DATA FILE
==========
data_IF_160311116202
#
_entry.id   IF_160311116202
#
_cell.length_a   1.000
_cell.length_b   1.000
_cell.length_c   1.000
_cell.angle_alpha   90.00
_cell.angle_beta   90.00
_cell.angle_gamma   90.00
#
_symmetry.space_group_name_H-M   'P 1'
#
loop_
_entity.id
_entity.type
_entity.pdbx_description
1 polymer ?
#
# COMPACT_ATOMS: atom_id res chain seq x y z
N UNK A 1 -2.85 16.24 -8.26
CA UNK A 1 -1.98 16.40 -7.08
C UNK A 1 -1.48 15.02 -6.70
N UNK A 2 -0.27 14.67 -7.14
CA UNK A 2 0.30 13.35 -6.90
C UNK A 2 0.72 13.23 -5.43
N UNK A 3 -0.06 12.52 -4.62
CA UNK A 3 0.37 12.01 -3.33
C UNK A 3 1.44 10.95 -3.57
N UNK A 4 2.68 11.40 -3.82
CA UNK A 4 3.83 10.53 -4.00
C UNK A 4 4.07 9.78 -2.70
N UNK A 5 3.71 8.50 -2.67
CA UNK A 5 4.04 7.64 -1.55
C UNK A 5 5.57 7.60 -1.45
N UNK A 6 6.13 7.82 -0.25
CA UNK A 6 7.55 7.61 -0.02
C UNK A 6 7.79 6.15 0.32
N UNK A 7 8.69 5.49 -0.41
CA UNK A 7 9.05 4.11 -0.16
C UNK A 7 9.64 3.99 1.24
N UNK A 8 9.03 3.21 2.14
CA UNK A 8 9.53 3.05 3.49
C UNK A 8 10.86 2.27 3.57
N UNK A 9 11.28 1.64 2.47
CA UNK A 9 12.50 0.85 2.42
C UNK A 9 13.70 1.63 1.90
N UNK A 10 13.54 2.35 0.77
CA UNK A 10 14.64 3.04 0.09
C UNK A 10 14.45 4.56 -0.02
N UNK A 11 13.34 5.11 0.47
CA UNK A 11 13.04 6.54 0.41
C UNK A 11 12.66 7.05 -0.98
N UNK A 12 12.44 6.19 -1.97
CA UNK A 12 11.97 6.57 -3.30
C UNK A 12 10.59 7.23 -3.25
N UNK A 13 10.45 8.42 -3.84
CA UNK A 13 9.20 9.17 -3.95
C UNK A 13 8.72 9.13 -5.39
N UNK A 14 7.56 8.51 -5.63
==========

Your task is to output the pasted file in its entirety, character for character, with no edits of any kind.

data_IF_160311116202
#
_entry.id   IF_160311116202
#
_cell.length_a   1.000
_cell.length_b   1.000
_cell.length_c   1.000
_cell.angle_alpha   90.00
_cell.angle_beta   90.00
_cell.angle_gamma   90.00
#
_symmetry.space_group_name_H-M   'P 1'
#
loop_
_entity.id
_entity.type
_entity.pdbx_description
1 polymer ?
#
# COMPACT_ATOMS: atom_id res chain seq x y z
N UNK A 1 -2.85 16.24 -8.26
CA UNK A 1 -1.98 16.40 -7.08
C UNK A 1 -1.48 15.02 -6.70
N UNK A 2 -0.27 14.67 -7.14
CA UNK A 2 0.30 13.35 -6.90
C UNK A 2 0.72 13.23 -5.43
N UNK A 3 -0.06 12.52 -4.62
CA UNK A 3 0.37 12.01 -3.33
C UNK A 3 1.44 10.95 -3.57
N UNK A 4 2.68 11.40 -3.82
CA UNK A 4 3.83 10.53 -4.00
C UNK A 4 4.07 9.78 -2.70
N UNK A 5 3.71 8.50 -2.67
CA UNK A 5 4.04 7.64 -1.55
C UNK A 5 5.57 7.60 -1.45
N UNK A 6 6.13 7.82 -0.25
CA UNK A 6 7.55 7.61 -0.02
C UNK A 6 7.79 6.15 0.32
N UNK A 7 8.69 5.49 -0.41
CA UNK A 7 9.05 4.11 -0.16
C UNK A 7 9.64 3.99 1.24
N UNK A 8 9.03 3.21 2.14
CA UNK A 8 9.53 3.05 3.49
C UNK A 8 10.86 2.27 3.57
N UNK A 9 11.28 1.64 2.47
CA UNK A 9 12.50 0.85 2.42
C UNK A 9 13.70 1.63 1.90
N UNK A 10 13.54 2.35 0.77
CA UNK A 10 14.64 3.04 0.09
C UNK A 10 14.45 4.56 -0.02
N UNK A 11 13.34 5.11 0.47
CA UNK A 11 13.04 6.54 0.41
C UNK A 11 12.66 7.05 -0.98
N UNK A 12 12.44 6.19 -1.97
CA UNK A 12 11.97 6.57 -3.30
C UNK A 12 10.59 7.23 -3.25
N UNK A 13 10.45 8.42 -3.84
CA UNK A 13 9.20 9.17 -3.95
C UNK A 13 8.72 9.13 -5.39
N UNK A 14 7.56 8.51 -5.63